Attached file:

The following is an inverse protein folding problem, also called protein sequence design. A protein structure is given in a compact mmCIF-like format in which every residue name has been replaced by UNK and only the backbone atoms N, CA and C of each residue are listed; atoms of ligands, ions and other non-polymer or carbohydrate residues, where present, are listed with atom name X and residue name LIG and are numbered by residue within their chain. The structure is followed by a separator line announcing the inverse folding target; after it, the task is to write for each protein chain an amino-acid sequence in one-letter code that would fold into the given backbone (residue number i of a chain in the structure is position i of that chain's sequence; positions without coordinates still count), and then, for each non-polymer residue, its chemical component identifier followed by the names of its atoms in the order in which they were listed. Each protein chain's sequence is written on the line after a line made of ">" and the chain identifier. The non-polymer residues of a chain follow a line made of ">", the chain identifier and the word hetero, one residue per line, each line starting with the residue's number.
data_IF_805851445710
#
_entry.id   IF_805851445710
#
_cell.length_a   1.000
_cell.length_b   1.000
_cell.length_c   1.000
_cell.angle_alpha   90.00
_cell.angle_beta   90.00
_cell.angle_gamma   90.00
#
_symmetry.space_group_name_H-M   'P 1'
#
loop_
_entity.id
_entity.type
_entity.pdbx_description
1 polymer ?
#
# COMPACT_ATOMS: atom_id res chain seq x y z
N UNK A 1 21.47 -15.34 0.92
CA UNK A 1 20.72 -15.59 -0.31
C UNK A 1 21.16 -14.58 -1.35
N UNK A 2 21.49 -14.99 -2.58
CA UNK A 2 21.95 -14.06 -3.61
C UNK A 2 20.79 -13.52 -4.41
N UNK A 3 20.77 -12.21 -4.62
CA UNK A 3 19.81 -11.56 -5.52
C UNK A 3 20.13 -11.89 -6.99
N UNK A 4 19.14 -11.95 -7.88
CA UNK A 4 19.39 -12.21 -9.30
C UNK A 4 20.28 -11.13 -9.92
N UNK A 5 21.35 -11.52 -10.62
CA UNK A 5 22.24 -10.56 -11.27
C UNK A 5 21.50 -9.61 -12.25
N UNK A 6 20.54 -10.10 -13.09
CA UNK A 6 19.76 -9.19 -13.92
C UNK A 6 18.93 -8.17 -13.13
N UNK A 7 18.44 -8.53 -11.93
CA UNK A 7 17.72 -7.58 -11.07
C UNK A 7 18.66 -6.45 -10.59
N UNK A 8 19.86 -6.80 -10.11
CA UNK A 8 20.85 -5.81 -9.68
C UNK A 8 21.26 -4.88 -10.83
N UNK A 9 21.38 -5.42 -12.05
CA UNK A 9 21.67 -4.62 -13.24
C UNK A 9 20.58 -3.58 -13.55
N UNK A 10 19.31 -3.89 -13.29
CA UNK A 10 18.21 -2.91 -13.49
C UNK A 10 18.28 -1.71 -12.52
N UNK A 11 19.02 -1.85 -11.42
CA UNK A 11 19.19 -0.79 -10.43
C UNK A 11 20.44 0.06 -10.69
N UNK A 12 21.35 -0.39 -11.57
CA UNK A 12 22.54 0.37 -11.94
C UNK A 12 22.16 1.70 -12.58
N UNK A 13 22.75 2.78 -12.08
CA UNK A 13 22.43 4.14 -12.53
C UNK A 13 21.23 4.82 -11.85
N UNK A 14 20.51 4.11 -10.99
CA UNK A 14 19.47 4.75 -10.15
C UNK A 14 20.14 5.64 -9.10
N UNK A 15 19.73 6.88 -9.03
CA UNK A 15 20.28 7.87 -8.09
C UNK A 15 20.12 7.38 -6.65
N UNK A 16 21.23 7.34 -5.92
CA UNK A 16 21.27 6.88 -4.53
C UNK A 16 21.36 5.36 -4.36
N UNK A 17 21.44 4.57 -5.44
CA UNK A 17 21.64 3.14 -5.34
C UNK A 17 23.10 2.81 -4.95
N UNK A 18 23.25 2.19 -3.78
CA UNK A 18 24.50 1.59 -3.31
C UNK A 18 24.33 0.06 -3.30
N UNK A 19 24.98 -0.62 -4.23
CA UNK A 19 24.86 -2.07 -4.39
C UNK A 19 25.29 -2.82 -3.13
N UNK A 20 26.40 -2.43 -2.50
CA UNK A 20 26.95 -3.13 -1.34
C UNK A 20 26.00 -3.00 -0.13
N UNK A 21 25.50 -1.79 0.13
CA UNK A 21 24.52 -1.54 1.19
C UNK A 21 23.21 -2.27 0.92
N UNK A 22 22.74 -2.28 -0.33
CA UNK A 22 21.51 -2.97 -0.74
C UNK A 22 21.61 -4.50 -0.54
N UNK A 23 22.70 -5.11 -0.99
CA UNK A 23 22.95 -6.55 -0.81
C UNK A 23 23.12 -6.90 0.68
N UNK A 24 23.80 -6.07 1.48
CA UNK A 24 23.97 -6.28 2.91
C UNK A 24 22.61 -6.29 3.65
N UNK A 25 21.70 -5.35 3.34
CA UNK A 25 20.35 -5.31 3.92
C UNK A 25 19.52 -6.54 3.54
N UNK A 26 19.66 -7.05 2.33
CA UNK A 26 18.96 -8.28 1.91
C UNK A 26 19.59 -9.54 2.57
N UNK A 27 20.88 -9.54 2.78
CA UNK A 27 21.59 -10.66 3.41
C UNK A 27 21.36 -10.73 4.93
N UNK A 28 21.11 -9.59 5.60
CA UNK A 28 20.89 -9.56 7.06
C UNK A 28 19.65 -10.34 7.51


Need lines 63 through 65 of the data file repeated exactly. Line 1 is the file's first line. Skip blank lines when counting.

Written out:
C UNK A 14 20.14 5.64 -9.10
N UNK A 15 19.73 6.88 -9.03
CA UNK A 15 20.28 7.87 -8.09